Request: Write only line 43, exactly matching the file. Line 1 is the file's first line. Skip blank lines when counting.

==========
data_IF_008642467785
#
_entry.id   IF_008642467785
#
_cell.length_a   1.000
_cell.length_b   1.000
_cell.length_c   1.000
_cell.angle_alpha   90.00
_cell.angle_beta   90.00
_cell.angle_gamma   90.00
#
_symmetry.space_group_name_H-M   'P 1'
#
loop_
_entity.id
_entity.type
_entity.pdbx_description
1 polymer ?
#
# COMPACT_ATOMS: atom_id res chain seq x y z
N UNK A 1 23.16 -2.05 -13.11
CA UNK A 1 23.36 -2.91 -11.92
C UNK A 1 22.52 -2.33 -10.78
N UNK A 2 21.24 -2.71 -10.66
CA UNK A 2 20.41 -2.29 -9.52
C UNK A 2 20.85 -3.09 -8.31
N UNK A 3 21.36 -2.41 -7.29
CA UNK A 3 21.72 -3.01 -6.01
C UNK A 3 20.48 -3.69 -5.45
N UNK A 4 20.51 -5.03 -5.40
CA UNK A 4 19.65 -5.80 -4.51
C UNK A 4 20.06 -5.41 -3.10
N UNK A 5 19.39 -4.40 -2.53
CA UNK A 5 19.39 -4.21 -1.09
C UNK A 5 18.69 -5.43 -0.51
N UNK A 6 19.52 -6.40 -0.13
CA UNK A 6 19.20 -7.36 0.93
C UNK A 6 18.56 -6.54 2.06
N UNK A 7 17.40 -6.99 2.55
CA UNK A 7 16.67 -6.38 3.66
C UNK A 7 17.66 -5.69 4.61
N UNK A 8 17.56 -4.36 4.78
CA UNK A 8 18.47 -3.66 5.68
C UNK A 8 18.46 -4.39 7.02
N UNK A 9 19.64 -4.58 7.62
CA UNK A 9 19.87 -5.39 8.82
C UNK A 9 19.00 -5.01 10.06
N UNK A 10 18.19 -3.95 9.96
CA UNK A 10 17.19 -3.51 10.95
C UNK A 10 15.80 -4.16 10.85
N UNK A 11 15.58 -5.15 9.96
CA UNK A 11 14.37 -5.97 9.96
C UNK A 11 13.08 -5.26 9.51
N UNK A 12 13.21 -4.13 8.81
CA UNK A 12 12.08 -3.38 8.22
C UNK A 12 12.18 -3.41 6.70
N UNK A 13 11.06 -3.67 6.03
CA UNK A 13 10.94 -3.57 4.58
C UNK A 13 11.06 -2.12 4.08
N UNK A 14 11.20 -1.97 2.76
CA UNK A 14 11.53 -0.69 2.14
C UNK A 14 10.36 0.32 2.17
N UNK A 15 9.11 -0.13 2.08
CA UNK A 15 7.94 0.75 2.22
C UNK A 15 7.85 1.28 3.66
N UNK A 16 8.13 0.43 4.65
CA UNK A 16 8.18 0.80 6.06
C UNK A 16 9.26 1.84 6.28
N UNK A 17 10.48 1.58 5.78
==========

CA UNK A 8 18.47 -3.66 5.68